Our review of the evidence in the light most favorable to Tincher leads us to conclude that a rational trier of fact could have reasonably rejected the credence of Wal-Mart's (i.e., Newbal's) proffered reason for Tincher's firing.   Newbal provided arguably incomplete and misleading information concerning Tincher's participation in the computer password incident;  he told Morgan that “an associate had gained access to his password” and “had informed other associates of the password,” that the other associates “had given [themselves] raises through using his password,” and that “the associate that had gained the password didn't actually give herself a raise.”   This information prompted Morgan to question the honesty and integrity of those involved, and therefore he instructed Newbal to fire all of them, including Tincher.   The testimony at trial, however, revealed that Newbal could have presented a more accurate account of the password incident that would have minimized the extent of Tincher's wrongdoing.   Morgan's own testimony provides the crucial piece of evidence in this regard-he testified that he may not have terminated an employee who merely guessed the manager's password while kidding around with another associate and who told her immediate supervisor about the incident the very next day.

In addition to the testimony involving Tincher's termination, Tincher provided evidence detailing Newbal's arguably-disparaging conduct regarding Tincher's religious practices.   This evidence includes:  Newbal rolling his eyes while commenting “Oh yeah, I know all about [the Seventh Day Adventists]” after Tincher originally asked for accommodation in 1990;  Wal-Mart's occasional scheduling of Tincher to work on Friday nights and Saturdays despite her requests for accommodation;  and Newbal's response of “Well, what do you think I ought to do?   Fire you?” after Tincher objected to taking a data entry job in which she would have had to work on Friday nights and Saturdays.   The circumstances underlying Tincher's swift termination, coupled with this questionable conduct, could lead a rational jury to reject the credence of Wal-Mart's proffered reason for the termination and infer that Wal-Mart fired Tincher because of her religious beliefs.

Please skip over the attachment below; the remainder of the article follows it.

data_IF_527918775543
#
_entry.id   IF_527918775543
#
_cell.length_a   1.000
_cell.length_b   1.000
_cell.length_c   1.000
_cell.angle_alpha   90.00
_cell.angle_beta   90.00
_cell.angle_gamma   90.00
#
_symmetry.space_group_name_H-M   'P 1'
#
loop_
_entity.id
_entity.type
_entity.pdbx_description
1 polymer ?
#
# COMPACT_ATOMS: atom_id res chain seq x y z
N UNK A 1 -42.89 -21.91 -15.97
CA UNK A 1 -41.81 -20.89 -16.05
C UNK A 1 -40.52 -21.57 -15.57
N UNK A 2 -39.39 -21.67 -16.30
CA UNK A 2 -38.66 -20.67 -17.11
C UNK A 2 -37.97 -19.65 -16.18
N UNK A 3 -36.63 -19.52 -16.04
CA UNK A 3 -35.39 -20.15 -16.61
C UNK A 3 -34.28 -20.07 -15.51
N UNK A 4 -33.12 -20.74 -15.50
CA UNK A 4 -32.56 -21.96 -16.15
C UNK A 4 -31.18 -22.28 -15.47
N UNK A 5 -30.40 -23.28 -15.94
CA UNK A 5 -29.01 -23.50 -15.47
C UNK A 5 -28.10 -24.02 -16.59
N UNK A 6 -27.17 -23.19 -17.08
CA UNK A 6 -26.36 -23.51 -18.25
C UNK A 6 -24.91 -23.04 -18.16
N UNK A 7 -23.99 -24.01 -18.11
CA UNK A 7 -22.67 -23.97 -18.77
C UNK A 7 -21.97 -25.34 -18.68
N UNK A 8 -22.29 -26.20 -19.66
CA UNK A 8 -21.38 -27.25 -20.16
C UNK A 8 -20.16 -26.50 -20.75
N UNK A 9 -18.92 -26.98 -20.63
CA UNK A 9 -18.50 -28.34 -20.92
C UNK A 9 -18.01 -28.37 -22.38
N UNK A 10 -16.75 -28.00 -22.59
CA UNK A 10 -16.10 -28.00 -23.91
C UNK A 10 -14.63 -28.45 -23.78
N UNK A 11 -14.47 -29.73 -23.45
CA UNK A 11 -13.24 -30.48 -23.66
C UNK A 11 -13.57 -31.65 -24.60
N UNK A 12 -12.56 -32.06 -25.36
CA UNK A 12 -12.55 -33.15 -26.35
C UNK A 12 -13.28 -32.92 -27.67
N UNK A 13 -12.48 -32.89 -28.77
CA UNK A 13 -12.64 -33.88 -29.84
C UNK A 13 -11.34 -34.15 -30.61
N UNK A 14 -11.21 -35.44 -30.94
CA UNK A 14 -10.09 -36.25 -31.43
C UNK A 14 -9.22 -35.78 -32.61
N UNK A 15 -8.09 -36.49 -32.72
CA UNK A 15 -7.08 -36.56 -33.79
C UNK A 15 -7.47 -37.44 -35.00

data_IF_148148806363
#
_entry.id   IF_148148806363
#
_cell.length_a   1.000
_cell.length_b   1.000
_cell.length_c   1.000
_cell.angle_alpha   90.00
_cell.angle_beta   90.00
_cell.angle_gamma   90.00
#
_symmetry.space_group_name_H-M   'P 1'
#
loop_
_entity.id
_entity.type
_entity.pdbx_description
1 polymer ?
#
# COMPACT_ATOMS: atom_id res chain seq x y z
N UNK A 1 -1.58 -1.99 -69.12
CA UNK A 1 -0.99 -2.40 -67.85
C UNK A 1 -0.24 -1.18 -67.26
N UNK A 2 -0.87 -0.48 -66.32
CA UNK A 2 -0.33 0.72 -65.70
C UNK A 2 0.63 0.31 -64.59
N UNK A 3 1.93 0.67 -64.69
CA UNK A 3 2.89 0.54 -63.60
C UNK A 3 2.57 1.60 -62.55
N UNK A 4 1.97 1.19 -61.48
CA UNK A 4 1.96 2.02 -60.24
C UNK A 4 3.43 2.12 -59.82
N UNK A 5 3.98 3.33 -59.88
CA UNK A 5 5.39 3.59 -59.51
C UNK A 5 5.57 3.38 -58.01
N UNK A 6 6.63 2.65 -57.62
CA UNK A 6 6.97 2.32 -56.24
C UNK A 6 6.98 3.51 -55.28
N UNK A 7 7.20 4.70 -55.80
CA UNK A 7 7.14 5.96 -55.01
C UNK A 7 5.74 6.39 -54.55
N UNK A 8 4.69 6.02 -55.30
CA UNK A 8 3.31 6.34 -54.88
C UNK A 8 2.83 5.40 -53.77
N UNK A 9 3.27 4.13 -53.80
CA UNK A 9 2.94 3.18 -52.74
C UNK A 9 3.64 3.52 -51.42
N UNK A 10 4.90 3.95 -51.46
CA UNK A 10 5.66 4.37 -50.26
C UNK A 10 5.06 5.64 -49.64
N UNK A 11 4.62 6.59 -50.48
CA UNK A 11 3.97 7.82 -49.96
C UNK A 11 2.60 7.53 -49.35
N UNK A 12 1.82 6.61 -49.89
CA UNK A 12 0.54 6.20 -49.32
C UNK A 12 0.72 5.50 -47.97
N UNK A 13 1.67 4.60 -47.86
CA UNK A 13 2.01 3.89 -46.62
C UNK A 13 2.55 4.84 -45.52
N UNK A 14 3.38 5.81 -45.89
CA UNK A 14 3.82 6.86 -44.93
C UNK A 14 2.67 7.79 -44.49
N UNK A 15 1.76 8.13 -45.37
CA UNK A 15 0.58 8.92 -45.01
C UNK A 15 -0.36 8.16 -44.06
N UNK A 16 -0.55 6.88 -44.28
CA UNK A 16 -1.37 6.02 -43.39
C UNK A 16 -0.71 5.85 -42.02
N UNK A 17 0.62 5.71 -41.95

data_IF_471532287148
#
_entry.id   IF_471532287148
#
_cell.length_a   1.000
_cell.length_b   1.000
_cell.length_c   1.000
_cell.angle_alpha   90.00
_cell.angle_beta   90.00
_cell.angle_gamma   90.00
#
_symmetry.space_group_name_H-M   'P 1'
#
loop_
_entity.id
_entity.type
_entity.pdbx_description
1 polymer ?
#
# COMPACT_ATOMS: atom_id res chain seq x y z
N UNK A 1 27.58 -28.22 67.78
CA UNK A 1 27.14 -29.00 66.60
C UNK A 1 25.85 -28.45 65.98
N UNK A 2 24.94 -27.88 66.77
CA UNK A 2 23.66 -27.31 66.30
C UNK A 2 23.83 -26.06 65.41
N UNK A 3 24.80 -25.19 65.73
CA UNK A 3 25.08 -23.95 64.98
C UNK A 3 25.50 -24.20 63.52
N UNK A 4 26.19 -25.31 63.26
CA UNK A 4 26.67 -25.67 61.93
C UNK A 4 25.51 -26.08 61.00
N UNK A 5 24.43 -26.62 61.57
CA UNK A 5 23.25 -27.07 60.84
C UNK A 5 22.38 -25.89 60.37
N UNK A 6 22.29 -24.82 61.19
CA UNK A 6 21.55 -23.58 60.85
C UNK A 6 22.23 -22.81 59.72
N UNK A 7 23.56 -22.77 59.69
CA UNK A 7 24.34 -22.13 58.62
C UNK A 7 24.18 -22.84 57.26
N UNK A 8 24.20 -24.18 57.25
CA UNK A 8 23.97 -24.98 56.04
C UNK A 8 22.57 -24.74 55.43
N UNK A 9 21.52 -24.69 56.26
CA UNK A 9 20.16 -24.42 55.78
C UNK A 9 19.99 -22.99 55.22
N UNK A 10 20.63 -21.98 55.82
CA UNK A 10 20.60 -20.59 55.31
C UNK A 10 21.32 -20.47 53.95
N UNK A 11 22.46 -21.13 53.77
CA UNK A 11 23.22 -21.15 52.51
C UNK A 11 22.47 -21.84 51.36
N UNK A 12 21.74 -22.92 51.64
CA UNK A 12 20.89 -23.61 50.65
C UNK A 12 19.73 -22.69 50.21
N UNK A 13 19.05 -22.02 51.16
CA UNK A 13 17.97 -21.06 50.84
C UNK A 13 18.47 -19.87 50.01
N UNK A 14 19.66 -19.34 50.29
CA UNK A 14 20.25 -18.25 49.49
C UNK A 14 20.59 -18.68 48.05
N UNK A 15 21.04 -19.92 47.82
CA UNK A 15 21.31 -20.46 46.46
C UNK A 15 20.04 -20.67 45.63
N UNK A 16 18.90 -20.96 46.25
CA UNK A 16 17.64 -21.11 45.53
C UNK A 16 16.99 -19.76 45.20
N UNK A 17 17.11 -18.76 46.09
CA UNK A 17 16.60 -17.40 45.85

Admittedly, this evidence of pretext is tenuous;  and we are mindful that we must “avoid stepping into the role of super-personnel department” and “not second-guess legitimate business decisions,” Emmel, 95 F.3d at 633.   But as an appellate court reviewing the rationality of a jury verdict-especially in an employment discrimination case-we also have a duty to respect the factfinder's credibility determinations and refrain from weighing the evidence ourselves in an attempt to reach our own conclusion.   See id. at 630.   The jury in this case has spoken, and although its rationale eludes us because of the very nature of a general jury verdict (as opposed to a special verdict or a general verdict accompanied by interrogatories),3 its decision was not unreasonable.

C. Punitive Damages

At the close of the evidence, the district court denied Wal-Mart's motion to withdraw the issue of punitive damages from the jury, and it subsequently denied Wal-Mart's written Rule 50 motion for a judgment as a matter of law on the punitive damages issue.   As with the liability issue, Wal-Mart properly preserved this question for appeal, and thus we must determine whether a reasonable jury could have awarded punitive damages against Wal-Mart.

In United States v. Balistrieri, 981 F.2d 916, 936 (7th Cir.1992), we stated that “[p]unitive damages are appropriate in cases of ‘reckless or callous disregard for the plaintiff's rights, [or] intentional violations of federal law.’ ”   Id. (quoting Smith v. Wade, 461 U.S. 30, 51, 103 S.Ct. 1625, 1637-38, 75 L.Ed.2d 632 (1983)).   We also explained that under Smith, punitive damages are within the jury's discretion “if the conduct upon which liability is founded evidences reckless or callous disregard for the plaintiff's rights or if the conduct springs from evil motive or intent.”   Id. (quoting McKinley v. Trattles, 732 F.2d 1320, 1327 (7th Cir.1984)).

In Emmel, we further commented on the appropriateness of punitive damages in employment discrimination cases.   Significantly, we reasoned that for plaintiffs to receive a punitive damage award, they must jump “a higher hurdle than merely proving the underlying unlawful discrimination.”  Emmel, 95 F.3d at 636.   In other words, a plaintiff must go beyond proving that the “intentional unlawful discrimination was more likely than not the reason underlying the adverse employment decision in question.”   Id.  Rather, the employee “must prove that the defendant employer engaged in the discriminatory practice ‘with malice or with reckless indifference to the federally protected rights' of the employee.”   Id. (quoting 42 U.S.C. § 1981a(b)(1)).  To require otherwise, of course, would permit every employment discrimination claim to include a punitive damage award because every employment discrimination plaintiff must demonstrate an intentional unlawful discrimination.